UKIP candidate Jane Collins met voters outside polling stations in Rotherham yesterday as political pundits predicted a strong showing for her party in the town’s by-election.
Labour were last night hoping to retain three Commons seats at by-elections held yesterday but there were signs of a strong showing for candidates from smaller parties.
As well as heading to the polls in Rotherham, voters were also casting ballots in Croydon North and Middlesbrough following the deaths of MPs Malcolm Wicks and Sir Stuart Bell.
The Rotherham seat was vacated by Denis MacShane earlier this month when he resigned after being condemned for abusing parliamentary expenses.
Labour were odds-on favourites with bookmakers to keep hold of all three seats– won with healthy majorities in 2010 – with Middlesbrough seen as a near-certainty. But there was close attention on whether the Respect party could pull off a repeat of George Galloway’s shock April victory in Bradford West in either of the others.
Mr Galloway overturned a 5,000 Labour majority – smaller than any being defended by Labour yesterday – to storm home with a 10,000-vote lead.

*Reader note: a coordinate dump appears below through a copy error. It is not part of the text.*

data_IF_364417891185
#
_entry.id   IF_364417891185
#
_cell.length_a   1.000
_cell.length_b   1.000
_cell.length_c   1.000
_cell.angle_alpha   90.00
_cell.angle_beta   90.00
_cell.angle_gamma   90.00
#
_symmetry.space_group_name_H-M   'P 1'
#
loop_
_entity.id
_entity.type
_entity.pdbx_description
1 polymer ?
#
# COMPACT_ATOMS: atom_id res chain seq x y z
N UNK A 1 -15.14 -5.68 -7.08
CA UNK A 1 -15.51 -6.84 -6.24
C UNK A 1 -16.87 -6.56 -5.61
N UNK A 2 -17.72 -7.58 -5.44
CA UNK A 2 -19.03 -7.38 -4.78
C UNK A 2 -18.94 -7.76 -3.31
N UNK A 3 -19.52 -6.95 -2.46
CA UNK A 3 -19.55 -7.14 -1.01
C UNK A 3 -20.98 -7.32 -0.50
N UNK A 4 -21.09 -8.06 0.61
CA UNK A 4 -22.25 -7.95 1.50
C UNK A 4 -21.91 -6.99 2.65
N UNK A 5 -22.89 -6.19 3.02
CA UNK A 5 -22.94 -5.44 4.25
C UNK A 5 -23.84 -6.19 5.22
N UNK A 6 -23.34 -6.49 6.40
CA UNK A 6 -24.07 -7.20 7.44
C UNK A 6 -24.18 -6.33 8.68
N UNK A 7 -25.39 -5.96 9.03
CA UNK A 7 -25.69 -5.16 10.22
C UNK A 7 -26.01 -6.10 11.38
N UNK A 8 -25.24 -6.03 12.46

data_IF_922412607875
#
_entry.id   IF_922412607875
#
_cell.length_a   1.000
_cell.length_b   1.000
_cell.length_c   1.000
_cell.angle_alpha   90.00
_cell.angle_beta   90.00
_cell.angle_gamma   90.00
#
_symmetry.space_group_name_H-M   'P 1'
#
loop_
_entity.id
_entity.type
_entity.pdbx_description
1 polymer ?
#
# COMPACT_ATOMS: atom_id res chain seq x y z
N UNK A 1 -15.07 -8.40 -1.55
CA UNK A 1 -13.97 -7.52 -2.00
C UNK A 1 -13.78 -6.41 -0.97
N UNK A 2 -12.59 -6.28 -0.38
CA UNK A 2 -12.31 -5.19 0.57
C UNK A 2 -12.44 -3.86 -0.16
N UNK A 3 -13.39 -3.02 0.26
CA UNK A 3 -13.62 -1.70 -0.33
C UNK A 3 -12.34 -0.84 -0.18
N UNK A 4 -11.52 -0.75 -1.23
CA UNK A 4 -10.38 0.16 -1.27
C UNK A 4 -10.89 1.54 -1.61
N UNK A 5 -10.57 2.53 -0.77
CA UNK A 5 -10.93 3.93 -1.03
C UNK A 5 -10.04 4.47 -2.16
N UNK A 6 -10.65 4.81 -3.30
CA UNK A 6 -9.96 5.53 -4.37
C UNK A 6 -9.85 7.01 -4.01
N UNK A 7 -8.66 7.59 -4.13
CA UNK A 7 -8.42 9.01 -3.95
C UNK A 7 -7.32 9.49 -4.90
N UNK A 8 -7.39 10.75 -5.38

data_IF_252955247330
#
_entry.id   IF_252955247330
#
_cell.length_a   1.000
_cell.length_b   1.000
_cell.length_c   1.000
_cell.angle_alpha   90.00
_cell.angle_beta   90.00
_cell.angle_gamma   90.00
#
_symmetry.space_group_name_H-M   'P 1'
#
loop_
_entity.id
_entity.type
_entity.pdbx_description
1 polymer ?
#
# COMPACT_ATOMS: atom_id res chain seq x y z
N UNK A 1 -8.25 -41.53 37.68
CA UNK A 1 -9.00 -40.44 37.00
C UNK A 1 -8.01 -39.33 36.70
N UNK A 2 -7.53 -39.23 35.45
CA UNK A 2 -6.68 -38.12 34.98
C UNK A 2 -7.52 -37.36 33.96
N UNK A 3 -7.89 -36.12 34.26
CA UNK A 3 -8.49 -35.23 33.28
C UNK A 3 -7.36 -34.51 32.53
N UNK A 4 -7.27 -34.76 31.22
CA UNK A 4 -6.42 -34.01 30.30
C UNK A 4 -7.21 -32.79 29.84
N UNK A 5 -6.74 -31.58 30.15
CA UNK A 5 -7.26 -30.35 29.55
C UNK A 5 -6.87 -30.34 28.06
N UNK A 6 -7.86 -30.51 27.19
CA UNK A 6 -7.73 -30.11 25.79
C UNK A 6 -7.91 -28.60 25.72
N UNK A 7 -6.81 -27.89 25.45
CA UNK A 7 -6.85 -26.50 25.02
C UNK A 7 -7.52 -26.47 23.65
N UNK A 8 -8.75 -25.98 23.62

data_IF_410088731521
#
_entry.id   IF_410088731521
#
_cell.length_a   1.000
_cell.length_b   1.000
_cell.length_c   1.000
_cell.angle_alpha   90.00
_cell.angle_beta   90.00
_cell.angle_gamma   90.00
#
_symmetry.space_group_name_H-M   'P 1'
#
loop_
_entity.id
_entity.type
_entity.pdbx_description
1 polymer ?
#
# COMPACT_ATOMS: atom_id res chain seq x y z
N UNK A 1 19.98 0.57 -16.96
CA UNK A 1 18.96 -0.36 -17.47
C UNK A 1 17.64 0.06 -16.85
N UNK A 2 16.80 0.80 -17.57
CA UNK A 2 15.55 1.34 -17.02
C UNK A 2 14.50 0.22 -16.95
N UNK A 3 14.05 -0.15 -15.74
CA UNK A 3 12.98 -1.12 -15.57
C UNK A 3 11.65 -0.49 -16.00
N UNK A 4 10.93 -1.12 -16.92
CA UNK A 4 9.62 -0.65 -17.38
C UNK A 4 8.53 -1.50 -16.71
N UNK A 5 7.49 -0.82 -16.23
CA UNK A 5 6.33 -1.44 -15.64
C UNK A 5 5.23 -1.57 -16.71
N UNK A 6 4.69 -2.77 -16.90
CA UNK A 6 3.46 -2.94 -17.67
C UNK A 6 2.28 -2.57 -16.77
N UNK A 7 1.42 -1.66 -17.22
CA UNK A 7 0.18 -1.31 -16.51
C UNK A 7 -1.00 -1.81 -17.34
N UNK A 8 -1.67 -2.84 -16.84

Another threat is posed by Ukip – the UK Independence Party – which pushed the Liberal Democrats into third place in the Corby by-election held a fortnight ago.
Its profile has been significantly boosted in Rotherham by the storm over the removal by the Labour-run council of foster children from a couple because of their Ukip membership.
Voting figures will also be of interest following this month’s poor turnout at the first police commissioner elections. The fact that only around one in seven made it to polling stations was blamed partly on the time of the year.
The polls come only two weeks after the lowest post-war Commons election turnout of 18.2 per cent at the Manchester Central by-election.
Despite the dark evenings and colder, wetter weather, turnout in the by-election in Corby – on the same day as the commissioner elections – was around 45 per cent.